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I would politely ask these two to take their beef back to whatever forum they came from. If they can’t be constructive not sure this is a good fit.
Brian

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trainzluvr

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Re: How do you research a prototype from the past?
« Reply #26 on: December 24, 2021, 06:29:56 PM »
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I would politely ask these two to take their beef back to whatever forum they came from. If they can’t be constructive not sure this is a good fit.

I have no beef with anyone - I do not even know who signalmaintainer is, or what his handle is on any other forums. My handle is the same on all the forums.

With no intention to play a victim here, I feel that his posts are borderline cyber-stalking and cyber-bullying. The fact they are being upvoted is also very concering because I thought that this forum would be above such things.

All I wish is to continue with my thread here, elaborating further on my MRL design I posted and getting whatever helpful feedback.
« Last Edit: December 24, 2021, 06:32:03 PM by trainzluvr »

John

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Re: How do you research a prototype from the past?
« Reply #27 on: December 24, 2021, 07:27:55 PM »
+2
My railroad is the Maryland and Ohio .. It's completely fictional, but has some real place names -- Baltimore, Brunswick, Tygart Jct, Wheeling, Belvue, Cambridge, Chillicothe, etc .. none of the track plans are accurate for any location, it's double deck and fills a good size basement .. I've been tinkering with it for the last 21 years, haven't made a ton of progress and periodically tear down sections to rebuild - I'm doing that now with the helix ..  while I would have liked to model a specific prototype, that's not going to happen because 1) I'm getting too old, 2) I have too many interests (WM, B&O, C&O) and locations .. Ohio, Maryland, Clinchfield country ..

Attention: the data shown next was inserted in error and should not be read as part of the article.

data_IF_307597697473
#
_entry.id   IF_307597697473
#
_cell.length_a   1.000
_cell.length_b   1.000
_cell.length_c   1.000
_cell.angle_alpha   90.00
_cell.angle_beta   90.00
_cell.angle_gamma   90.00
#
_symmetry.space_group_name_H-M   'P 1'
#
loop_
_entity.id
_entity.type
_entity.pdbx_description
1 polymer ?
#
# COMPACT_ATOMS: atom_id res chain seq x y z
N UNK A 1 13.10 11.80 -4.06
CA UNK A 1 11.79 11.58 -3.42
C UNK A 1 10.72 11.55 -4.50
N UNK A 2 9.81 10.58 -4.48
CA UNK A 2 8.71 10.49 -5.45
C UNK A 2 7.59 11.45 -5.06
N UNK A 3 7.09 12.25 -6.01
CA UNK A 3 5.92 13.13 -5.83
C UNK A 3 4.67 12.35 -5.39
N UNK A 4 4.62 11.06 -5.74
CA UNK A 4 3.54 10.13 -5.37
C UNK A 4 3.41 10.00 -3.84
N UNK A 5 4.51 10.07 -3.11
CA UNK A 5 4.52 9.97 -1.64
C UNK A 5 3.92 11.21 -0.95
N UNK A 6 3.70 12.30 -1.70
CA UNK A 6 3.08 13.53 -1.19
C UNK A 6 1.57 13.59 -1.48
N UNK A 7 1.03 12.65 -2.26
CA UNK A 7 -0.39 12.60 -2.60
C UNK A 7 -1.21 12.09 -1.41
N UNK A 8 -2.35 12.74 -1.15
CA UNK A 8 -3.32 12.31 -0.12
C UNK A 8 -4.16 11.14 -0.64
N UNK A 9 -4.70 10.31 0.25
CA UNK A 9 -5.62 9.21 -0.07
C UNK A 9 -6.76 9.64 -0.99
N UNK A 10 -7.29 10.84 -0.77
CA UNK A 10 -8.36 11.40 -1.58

So what i do have is 2 levels, -- the lower level is from Baltimore to Wheeling -- mostly double track - signaled and code 55 .. it runs ok .. is it bullet proof - no .. the bench work on the lower level is around 40-43" built in 1x4 or 2x4 sections (note - not modules) of open grid with plywood roadbed covered by cork .. width is either 24 or 12 or somewhere in between  .. the upper level starts at Tygart Junction, and winds its way around the basement until it eventually reaches 56-58" elevation .. virtually all of the upper level track is on sections 12" or less wide ..

My level of modeling will never reach the standard of excellence set by many on this board -- I won't call out specific members, since I will likely forget some .. but I do "ok" .. since I am primarily a lone wolf building a good size track plan -- it will never reach the stage of completion that I would like it to -- and I made a lot of mistakes along the way, such as not finishing the basement .. so it's cold in the winter, and gets a bit dusty ..

The point I'm making -- don't overthink this prototype thing -- very few model railroaders will ever reach the level of competence to accurately model their chosen prototype ..   if you want to move cars in some realistic fashion, you don't even need scenery .. if you want to recreate a scene faithfully, ala Lance Mindheim .. you can do that too .. it's a big tent .. embrace the suck of the things you can't do, but execute what you can to the best of your ability ...  but don't fall into the paralysis of over engineering, getting every detail just so.

  JFRTM